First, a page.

So, I'm clearly missing some construction photos here, but the wooden base needed to be covered with foam (traditionally stuffed with straw) and carved down on a slope. Here you can see me test fitting some craft foam pieces to my board. My local craft store didn't have anything thicker than 1/4" foam in 8x11 sheets, so I had a lot of cutting and gluing to do. I glued everything down at full height and opted to carve my slope afterwards.
You may notice from the photo above that the white foam (I bought them out of the black) carved differently than the black foam. They didn't appear to be different densities, or anything that would have made one stand out from the other, apart from colour. But while the black foam carved out well (with a serrated blade), the white just tore and chunked out. I knew I would have to cover the foam anyway, but it became less about cosmetics and more about smoothing out the lines. I did this with felt sheets and hot glue (I tried at first to tack down the felt and sew the edges, but it made a hot mess. I covered the first extra ugly sewn/tacked layer with a second hot glued layer. You can get an idea of what it looked like in this picture:
In this shot I was test fitting the roller insert made of wool fabric (the next big step in the process). As you can see, this is where the gluing/measurement error bit me in the ass - my fabric on the roller was initially cut too wide and I was left with a sizeable gap between the roller and base.
Cosmetically, and for ease of cleaning, I made a canvas slip cover for the base (I have two cats and their fur gets everywhere, so I wanted something I could easily wash. I drafted a pattern on the canvas by mapping out the curves of the back piece as it met the top of the pillow - once that was sewn, I would pin around the front of the pillow as it met the base as a guideline of where to sew when i flipped the good side inside out. Did I mention I started this project because I can't sew? That this was a thank you to someone who could sew, who took pity on me and kept me from showing up naked at events?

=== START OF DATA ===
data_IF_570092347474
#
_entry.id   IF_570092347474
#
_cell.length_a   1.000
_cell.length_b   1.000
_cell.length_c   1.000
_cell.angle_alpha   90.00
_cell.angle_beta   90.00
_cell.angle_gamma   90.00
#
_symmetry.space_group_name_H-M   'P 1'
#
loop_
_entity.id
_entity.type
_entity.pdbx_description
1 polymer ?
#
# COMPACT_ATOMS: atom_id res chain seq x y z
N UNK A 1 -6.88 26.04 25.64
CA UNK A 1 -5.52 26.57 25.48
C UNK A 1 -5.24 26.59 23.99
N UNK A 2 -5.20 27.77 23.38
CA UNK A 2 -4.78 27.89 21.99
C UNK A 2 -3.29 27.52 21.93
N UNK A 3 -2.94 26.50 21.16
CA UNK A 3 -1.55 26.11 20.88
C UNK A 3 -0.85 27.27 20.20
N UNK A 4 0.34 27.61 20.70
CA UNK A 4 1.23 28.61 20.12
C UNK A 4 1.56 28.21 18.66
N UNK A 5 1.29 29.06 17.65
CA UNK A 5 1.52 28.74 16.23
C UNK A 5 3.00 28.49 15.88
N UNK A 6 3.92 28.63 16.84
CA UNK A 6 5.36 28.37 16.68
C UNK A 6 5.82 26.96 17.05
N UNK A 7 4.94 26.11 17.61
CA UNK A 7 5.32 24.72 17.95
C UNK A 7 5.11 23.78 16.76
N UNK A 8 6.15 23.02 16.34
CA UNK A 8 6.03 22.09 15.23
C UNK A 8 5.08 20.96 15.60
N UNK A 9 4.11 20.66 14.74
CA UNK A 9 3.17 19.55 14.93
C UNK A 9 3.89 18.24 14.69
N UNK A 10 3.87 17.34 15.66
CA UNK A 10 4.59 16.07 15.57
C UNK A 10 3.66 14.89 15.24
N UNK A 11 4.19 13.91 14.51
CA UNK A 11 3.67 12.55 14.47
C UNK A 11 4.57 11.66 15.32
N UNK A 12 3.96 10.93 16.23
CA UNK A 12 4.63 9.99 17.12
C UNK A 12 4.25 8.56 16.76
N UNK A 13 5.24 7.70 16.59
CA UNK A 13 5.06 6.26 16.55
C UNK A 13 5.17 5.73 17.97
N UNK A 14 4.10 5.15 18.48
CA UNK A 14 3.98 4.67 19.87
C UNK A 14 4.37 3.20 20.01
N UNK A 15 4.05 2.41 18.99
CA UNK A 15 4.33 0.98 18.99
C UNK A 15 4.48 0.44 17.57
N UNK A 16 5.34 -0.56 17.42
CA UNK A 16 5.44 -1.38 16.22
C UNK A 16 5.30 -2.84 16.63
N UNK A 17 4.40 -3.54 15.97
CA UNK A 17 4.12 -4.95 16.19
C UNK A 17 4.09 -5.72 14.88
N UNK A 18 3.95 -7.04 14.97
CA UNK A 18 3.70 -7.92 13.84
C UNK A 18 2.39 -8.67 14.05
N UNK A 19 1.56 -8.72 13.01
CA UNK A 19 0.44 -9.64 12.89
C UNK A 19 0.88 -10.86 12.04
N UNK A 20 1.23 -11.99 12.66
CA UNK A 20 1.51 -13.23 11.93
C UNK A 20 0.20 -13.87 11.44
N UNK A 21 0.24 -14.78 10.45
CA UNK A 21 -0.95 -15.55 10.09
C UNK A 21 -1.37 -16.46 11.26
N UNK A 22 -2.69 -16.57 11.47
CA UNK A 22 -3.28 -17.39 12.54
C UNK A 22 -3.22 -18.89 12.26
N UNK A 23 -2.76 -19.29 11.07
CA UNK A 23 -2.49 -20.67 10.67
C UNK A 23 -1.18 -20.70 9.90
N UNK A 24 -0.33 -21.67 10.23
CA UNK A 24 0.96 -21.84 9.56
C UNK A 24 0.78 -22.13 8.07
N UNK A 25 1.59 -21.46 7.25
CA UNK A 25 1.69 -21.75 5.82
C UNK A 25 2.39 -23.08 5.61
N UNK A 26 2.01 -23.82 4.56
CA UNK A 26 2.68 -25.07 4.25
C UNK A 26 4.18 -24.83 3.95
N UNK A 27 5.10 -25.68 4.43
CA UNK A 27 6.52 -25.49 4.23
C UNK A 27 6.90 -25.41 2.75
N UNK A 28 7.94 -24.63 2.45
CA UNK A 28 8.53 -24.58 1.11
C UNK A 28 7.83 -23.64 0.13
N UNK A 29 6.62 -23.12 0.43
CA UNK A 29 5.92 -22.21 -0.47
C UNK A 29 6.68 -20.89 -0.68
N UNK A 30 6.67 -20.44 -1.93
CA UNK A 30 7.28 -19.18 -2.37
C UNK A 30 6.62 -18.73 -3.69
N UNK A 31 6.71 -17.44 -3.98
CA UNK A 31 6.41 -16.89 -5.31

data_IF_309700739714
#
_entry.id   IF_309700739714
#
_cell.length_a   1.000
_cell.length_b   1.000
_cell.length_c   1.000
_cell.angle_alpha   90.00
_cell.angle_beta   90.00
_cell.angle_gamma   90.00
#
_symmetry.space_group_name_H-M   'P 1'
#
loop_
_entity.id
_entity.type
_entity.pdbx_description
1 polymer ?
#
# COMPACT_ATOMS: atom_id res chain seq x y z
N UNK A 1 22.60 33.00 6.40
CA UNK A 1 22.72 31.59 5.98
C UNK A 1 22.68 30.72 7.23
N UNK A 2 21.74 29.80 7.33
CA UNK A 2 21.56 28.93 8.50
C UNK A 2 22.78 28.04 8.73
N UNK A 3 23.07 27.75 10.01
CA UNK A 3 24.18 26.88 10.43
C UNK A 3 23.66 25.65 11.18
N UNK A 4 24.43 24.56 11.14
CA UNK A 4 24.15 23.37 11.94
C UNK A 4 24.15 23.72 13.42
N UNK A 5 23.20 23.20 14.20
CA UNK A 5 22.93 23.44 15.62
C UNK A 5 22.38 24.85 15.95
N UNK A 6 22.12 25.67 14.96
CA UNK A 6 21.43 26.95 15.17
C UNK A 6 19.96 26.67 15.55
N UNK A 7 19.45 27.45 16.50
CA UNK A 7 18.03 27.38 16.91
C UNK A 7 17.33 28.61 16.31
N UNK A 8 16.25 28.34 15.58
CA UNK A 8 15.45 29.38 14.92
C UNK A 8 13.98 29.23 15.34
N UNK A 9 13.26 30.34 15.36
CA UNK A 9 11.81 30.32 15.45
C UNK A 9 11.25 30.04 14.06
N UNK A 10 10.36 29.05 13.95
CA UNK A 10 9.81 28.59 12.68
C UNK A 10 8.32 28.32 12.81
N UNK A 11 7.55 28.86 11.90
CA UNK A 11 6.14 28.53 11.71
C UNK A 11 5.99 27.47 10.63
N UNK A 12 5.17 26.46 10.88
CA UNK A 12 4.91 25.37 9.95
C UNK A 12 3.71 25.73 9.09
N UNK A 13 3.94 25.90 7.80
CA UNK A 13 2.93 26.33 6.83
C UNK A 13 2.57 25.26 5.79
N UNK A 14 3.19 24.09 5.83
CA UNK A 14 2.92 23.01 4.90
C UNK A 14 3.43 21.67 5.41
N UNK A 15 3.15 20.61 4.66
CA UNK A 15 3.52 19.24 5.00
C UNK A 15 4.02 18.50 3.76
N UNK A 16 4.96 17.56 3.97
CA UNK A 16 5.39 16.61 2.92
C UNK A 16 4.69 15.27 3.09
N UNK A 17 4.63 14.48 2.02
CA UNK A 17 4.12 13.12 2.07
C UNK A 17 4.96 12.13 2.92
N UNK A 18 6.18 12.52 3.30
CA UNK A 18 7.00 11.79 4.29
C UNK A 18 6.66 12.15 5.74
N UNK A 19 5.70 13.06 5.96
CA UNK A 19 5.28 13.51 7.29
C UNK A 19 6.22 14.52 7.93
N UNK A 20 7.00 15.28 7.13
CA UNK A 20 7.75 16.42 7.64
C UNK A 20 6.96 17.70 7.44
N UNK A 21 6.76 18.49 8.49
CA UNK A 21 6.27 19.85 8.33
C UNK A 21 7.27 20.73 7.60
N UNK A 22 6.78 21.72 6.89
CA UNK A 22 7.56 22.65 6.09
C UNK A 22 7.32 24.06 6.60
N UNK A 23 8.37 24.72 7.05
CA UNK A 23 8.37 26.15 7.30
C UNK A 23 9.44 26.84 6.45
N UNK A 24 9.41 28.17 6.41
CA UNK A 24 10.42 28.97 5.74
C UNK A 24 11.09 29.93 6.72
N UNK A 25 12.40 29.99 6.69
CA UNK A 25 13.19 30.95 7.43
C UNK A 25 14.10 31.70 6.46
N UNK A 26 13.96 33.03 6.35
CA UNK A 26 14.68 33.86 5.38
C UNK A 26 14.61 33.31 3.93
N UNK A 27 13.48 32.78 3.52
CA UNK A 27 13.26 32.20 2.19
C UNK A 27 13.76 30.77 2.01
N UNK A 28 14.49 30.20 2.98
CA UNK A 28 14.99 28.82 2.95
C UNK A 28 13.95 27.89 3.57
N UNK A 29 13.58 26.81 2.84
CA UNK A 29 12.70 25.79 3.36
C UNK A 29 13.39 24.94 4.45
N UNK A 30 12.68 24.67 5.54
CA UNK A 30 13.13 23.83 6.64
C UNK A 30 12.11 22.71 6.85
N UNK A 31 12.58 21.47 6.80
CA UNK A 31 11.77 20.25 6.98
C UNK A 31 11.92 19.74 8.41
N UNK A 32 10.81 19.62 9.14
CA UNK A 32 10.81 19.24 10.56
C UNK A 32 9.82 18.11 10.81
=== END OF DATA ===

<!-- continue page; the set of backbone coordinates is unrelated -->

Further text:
This grand plan, of course, did not work. I couldn't match the curves tightly enough for my liking. So inside of a neat seam inside the cover, I started to whip stitch the corners from the outside.
While I worked on the slipcover, I traded off and on to another sewing part of the pillow project: the roller. Basically the roller is made up of wool fabric wrapped tightly around a dowel. I cut 6" wide strips from 1m of butt-ugly but pure wool fabric. These strips got sewn together to make one continuous piece - I even used the scrap edge which was less than 6" wide but could be chunked down into small pieces each 6" across.
I encountered a couple of sizing problems thanks to my gluing mistake earlier. My fabric strip proved to be too wide and had to be cut down. in the first picture above, I pinned the strip to the down to see how much needed to be removed from either side. Once the strip was slimmed down, I rolled the bundle up to do a test fit for depth. The roller had too much fabric on to properly sit in the cradle. I removed a small section of fabric at first (I chose the short scrappy pieces that were at the centre of the roll) and test fit the bundle again. Once I found a balance of fabric to fit, I felt confident in tacking the strip permanently to the dowel.
Welcome to the SCA blog of Lady Jane Caldwell. Lady Jane plays in 1534 and is interested in early period lace. Lady Jane hails from the Barony of Skraeling Althing in Ealdormere. Lady Jane is also a clothes whore who will wear clothing from multiple periods to either feel pretty or feel comfortable.